The Tony’s no longer award “Sound Design” which is one of the most important factors in the enjoyment of a production.  Hearing it!  Are these designers retaliating by deliberately sabotaging their own productions?  Doesn’t the director and/or the producers fix these problems before the show opens?  I am at a loss in trying to figure this out.  There have been many instances this season of this rampant and growing problem.

The stock character cast however is excellent and they all get their moment to shine.  Reminiscent of TV’s ALICE starring Linda Lavin, WAITRESS takes place in a small-town homey diner – run by Cal (Eric Anderson) and owned by Joe (Dakin Matthews) where Jenna (Jessie Mueller) thinks up and bakes up pies with most original names (The Pursuit of Happiness Pie, White Knuckle Pie etc.)  Her two waitress friends – tart tongued Becky (Keala Settle) and mousey Dawn (Kimiko Glenn) are eking out a living in typical sit-com fashion and looking for mates.  Although Becky already has one.

Jenna’s arrogant and abusive hubby Earl (Nick Cordero) takes all of her tips and treats her roughly and badly.

She discovers she is pregnant.  And meets Doctor Pomatter (an excellent Drew Gehling looking and acting and sounding very much like Ben Aaron).  The doctor is married but that doesn’t stop him from starting an affair with Jenna who is desperately seeking affection.  It gets a bit distasteful.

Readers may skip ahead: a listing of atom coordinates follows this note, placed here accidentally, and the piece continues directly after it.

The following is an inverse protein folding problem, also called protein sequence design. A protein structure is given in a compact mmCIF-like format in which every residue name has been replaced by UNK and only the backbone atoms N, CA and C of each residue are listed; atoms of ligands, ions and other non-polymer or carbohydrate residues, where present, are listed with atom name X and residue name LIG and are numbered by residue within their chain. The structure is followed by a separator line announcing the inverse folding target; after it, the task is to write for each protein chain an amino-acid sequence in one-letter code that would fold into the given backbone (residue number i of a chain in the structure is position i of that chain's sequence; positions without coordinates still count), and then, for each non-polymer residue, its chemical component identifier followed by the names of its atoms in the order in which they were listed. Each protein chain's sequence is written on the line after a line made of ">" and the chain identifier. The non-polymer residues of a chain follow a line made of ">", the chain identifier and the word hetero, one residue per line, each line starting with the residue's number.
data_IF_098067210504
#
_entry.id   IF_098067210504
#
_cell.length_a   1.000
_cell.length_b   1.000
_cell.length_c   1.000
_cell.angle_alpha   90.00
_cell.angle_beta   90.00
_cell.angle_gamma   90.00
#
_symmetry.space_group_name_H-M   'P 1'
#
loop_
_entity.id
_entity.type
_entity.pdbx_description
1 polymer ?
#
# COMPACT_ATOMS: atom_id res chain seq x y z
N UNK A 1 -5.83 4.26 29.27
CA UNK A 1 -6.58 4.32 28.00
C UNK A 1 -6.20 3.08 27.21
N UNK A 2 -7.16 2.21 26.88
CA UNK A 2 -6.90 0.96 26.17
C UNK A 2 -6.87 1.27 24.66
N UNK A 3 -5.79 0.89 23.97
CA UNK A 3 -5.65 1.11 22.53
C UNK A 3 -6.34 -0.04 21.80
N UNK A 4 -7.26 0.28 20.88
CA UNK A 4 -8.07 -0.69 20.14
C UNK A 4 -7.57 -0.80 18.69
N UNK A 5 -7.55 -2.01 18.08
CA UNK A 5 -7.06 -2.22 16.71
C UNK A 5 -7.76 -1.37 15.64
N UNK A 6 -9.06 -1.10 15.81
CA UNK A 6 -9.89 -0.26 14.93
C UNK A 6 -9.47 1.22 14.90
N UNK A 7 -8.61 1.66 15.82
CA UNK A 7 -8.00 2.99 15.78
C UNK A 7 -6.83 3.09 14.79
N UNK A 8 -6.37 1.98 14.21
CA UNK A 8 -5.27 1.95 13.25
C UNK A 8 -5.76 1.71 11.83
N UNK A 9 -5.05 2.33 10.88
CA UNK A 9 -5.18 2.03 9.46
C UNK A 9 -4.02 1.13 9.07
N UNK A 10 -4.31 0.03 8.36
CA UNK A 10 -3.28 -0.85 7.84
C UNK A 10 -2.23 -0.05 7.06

Nurse Norma (Charity Angel Dawson) provides some laughs.  As do the pies.

A pie baking contest offering a 20,000 dollar prize to the winner makes Jenna hopeful that this is how she will rid herself of mean-spirited Earl.

Meanwhile Dawn meets Ogie (Christopher Fitzgerald) late in Act I and the show finally sparks to life.

What will happen?  Will Jenna win the contest?  Will Jenna get to enter the contest?  Will the doctor and Jenna live happily ever after or have recurring bouts of heartburn from ingesting all those pies?  Will Jenna dump Earl?  Will the set pieces never stop rolling around the stage?  Will we ever understand what they are singing?  Will the onstage band stop popping up willy-nilly?   And all those pies.  I think I’ll skip dessert.  I’ve lost my appetite.


Photos:  Joan Marcus